Phenology Daybook: November 13, 2020

November 13th

The 317th Day of the Year


Again the wind

Flakes gold-leaf from the trees

And the painting darkens –

As if a thousand penitents

Kissed an icon

Till it thinned

Back to bare wood

Without diminishment.


Jane Hirshfield, from “The October Palace”


Sunrise/set: 7:17/5:21     ​       ​

Day’s Length: 10 hours 4 minutes

Average High/Low: 52/34       ​

Average Temperature: 43

Record High: 75 – 1909        ​

Record Low: 13 – 1911, 7 – 2019


The Daily Weather

Highs are in the 70s five percent of the afternoons, in the 60s twenty-five percent, in the 50s twenty-five percent, in the 40s twenty percent, 30s twenty percent, and, for the first time in the fall, in the 20s five percent of the time. The sun shines 75 percent of the days, frost strikes 65 percent of the mornings, rain falls 20 percent of the time, snow ten percent.


The Natural Calendar

New winter grain turns fields emerald green again in mild Novembers. Lawns grow back; they can be long and thick beneath the fallen leaves. Garlic mustard, sweet rocket, dock, hemlock and chickweed wait for April all across the woodland floor.

In the swamp during warmer years, fresh greens grow up from around the pale dead grasses. Protected by the stable temperature of streams, watercress brightens. Dock and ragwort come back around it, even when the air is bitter cold.

Driving south from Chicago, you can still find early fall, catching up with the best of leafturn in Arkansas. Along the Gulf coast, the trees still hold their foliage, and colors haven’t even reached their peak. By the time you go south far enough to recapture middle summer, the monarch butterflies will almost be getting ready to start back north from Michoacan, Mexico, and robins will be restless to leave the Caribbean.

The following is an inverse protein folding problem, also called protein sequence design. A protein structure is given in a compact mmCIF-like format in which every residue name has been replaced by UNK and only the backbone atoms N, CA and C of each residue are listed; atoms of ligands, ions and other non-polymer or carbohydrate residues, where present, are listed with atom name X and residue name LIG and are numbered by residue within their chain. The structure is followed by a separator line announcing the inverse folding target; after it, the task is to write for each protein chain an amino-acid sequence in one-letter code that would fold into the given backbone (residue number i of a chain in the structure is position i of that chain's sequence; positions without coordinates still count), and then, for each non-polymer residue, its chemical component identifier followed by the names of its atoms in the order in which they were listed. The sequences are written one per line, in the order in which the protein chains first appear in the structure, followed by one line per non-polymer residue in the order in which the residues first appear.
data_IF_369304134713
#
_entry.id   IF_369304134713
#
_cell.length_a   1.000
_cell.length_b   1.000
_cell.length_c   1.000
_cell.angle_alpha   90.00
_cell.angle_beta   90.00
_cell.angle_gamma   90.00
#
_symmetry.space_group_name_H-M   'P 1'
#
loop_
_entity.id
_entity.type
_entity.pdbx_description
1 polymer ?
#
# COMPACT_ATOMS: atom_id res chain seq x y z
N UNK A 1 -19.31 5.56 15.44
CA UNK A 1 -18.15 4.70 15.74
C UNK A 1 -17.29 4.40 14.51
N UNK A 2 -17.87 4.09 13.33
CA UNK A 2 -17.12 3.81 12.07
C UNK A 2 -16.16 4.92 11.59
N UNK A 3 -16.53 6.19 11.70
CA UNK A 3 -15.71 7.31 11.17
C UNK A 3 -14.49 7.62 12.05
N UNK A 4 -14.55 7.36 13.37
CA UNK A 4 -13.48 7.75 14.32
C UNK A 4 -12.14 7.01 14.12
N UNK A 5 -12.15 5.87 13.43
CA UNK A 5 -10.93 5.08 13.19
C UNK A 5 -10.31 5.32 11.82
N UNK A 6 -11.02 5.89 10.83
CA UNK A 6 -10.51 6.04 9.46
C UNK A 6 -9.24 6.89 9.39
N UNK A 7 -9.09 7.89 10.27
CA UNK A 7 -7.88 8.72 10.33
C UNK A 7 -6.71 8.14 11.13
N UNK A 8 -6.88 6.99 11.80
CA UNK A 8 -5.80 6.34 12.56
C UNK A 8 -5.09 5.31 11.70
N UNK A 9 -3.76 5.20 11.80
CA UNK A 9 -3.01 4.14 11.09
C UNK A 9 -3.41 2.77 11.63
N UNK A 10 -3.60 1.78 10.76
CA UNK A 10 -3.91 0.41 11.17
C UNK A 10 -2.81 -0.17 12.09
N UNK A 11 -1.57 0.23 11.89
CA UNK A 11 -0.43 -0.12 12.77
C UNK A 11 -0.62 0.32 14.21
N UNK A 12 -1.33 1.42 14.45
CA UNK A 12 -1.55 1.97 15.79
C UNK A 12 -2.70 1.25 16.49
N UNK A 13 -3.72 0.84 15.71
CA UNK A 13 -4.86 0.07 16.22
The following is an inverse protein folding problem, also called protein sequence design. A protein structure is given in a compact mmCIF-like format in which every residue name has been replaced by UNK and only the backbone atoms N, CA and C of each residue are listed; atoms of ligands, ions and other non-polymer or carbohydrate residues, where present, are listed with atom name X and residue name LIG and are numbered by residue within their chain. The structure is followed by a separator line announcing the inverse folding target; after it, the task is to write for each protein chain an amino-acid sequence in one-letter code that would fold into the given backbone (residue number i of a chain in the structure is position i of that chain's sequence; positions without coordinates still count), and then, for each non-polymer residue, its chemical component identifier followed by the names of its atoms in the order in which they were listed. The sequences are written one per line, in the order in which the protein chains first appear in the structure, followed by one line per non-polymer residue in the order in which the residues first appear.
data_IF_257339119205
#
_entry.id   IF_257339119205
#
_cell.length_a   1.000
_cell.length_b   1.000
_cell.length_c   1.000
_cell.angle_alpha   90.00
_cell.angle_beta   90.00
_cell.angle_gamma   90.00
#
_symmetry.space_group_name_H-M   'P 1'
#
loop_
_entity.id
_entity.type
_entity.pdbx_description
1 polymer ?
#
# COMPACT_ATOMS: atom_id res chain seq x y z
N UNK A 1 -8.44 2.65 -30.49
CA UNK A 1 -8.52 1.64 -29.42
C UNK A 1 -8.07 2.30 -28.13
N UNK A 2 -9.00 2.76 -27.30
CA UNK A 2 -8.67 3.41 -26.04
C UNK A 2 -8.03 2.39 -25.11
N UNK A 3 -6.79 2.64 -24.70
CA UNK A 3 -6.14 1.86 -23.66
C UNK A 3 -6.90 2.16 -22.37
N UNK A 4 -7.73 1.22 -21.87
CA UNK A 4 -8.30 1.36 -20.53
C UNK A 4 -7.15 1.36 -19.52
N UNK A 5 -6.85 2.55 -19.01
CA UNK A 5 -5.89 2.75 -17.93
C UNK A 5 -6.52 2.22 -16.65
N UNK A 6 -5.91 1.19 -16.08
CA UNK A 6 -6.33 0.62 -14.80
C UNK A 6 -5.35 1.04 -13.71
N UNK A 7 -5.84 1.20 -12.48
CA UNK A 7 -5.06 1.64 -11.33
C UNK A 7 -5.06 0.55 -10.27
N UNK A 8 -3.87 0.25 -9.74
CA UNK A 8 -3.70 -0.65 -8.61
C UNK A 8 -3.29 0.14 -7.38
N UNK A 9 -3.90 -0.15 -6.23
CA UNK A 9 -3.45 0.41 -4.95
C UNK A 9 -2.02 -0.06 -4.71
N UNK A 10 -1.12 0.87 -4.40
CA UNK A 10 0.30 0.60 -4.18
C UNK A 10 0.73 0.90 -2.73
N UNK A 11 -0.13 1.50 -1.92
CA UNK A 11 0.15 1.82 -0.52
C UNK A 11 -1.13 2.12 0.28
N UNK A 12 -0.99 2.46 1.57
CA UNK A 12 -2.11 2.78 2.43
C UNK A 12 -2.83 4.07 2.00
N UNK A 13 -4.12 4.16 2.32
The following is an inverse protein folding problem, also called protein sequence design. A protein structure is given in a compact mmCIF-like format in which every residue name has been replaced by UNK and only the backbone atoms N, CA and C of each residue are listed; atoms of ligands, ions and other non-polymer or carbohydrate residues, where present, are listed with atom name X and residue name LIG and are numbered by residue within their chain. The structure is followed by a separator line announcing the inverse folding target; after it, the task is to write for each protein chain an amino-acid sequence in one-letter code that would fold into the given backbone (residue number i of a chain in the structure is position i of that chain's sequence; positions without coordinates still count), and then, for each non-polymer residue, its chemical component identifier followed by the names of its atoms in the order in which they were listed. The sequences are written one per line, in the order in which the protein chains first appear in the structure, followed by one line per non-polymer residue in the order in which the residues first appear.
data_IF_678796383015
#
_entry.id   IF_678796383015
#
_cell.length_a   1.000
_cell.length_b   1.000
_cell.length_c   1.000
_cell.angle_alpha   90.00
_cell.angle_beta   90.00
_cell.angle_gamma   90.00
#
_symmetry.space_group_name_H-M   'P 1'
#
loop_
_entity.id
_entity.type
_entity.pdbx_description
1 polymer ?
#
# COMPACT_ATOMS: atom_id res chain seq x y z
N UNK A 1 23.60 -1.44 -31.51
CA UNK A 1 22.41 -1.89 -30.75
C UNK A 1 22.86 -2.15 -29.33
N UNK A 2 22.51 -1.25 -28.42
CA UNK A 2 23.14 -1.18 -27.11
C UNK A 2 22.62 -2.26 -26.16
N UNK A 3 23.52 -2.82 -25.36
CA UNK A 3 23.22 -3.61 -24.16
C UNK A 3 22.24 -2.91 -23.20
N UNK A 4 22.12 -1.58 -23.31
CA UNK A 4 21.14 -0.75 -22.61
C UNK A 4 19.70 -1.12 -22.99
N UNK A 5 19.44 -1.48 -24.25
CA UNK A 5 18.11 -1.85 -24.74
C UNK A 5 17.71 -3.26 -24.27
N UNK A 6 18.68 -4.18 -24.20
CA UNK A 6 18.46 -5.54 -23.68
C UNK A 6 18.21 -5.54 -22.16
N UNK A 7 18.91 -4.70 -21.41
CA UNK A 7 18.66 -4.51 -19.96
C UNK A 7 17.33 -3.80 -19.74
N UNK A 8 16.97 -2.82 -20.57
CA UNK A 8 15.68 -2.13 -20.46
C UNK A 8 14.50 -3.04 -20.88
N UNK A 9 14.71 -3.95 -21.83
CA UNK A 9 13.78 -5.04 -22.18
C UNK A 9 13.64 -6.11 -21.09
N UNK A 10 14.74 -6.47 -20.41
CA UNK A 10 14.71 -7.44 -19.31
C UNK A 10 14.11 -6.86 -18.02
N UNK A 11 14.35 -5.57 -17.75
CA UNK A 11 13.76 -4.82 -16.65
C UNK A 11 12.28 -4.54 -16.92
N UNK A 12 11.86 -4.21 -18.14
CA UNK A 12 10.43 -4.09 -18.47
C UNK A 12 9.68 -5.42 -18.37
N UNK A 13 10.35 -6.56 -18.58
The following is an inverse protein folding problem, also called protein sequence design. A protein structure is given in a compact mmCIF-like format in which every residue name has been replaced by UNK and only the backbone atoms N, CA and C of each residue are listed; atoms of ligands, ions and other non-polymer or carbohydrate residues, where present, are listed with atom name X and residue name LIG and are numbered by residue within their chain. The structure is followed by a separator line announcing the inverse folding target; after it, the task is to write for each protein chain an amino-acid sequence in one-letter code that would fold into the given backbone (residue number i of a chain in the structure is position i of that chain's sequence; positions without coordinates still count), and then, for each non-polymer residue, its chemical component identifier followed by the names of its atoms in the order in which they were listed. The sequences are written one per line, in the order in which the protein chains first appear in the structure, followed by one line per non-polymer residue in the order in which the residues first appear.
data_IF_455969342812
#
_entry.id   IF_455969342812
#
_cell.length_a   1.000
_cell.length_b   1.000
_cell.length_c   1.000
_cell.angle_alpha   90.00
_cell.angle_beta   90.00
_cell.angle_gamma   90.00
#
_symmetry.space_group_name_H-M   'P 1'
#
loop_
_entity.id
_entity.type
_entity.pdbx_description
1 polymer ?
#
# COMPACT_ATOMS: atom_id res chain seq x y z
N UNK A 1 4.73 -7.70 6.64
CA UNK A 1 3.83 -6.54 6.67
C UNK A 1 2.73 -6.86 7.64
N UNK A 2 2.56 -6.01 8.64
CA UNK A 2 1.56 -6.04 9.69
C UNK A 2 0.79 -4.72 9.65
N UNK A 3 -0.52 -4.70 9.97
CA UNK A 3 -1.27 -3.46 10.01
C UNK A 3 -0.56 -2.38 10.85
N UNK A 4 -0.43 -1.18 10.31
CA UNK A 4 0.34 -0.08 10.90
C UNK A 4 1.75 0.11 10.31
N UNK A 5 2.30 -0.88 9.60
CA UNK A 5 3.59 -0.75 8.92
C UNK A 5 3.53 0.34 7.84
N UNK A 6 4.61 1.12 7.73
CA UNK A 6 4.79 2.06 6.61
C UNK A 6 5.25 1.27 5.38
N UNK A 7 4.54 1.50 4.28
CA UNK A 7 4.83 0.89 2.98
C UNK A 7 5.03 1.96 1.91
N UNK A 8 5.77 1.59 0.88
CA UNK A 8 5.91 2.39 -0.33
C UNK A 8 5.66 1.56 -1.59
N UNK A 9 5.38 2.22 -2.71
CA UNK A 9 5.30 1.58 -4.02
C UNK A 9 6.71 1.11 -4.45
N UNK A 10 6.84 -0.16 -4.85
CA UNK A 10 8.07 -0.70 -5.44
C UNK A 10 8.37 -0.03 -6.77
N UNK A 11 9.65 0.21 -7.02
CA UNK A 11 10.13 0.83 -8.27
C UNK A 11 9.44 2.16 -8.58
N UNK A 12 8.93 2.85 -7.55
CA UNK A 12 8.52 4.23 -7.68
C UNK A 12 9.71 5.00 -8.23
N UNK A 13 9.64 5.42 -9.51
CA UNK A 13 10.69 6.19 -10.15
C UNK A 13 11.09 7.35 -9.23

By the time the frost reaches Mobile, Alabama, it will be just about time for it to recede. By the time second spring is halted by snow and cold in Indiana, it will be reaching its fulfillment in Georgia. By the time the last leaves fall in the southern Appalachians during mid December, the first leaves will be emerging in Florida. The last day of harvest in Ohio will be the first day of planting a thousand miles south where the last wildflower of one year will be blooming beside the first of the next.\



1983: All the white mulberry leaves were gone this morning. A third of the Osage left. In front of the church, frost killed the marigolds, but not the petunias.


1984: White mulberry leaves fell overnight.


1986: Late Fall comes in hard with near record-breaking cold. Killing frost takes the lettuce, beets, broccoli, and all the bedding plants. Most leaves on the forsythia badly burned. Honeysuckle leaves limp.


1987: Storm hit in the early morning. Sudden demise of all the pear foliage. The river is higher from the all the rains, and the leaves tumble in the muddy current, tips coming to the surface, then diving like feeding fish. The wet woods are glowing, even with the fast, heavy clouds overhead. They smell of the earth and spring.


1988: Half the pear leaves remain, all red and gold in the middle of a November heat wave. Sun dominates, even cirrus gone this afternoon. On a long ride, a few asters seen, petunias, mums. Rivers high, and the grass still green, an early April color, and some pastures richer, darker. Cabbage worms found on the kale. A dandelion bloomed in the yard. A maple here and there has held its leaves.


1990: Cardinal sings at 7:15 a.m. Geese fly over at 8:00. Sweet gum trees yellow and red, hold at half.


1991: A cardinal sings at 7:15 a.m.


1992: A fierce storm brings in deep cold. A cardinal sings at 6:50, clear above the wind.


1993: Walking past the Webb’s house on Dayton Street, I noticed that their two witch hazels were in full bloom.


1997: The witch hazel is in full bloom. Maples suddenly collapse after the white mulberry. Sycamores, too. Sweet gum holds. Ginkgo down overnight at school. Beeches fine gold.


1999: Driving along the freeway, I caught a glimpse of a patch of bright flowers, either dandelions, or hawkweed or lost coltsfoot. The November heat wave continues, summer haze all across the horizon. Witch hazel blooming on Dayton Street.


2000: Gingko, Osage, sweet gum, quince, and birch leaves mostly gone, beech and English oak half fallen, pears reddening, one red mulberry bare, one at half.


2002: Crows heard before eight o’clock this morning, first crows heard in a long time. In the greenhouse, the jade tree started to flower today (will bloom on into January). Christmas cacti all open now. Along Xenia Avenue in Yellow Springs, and on into Wilmington, 30 miles south, the pear trees are yellow, red and gold, full color and falling.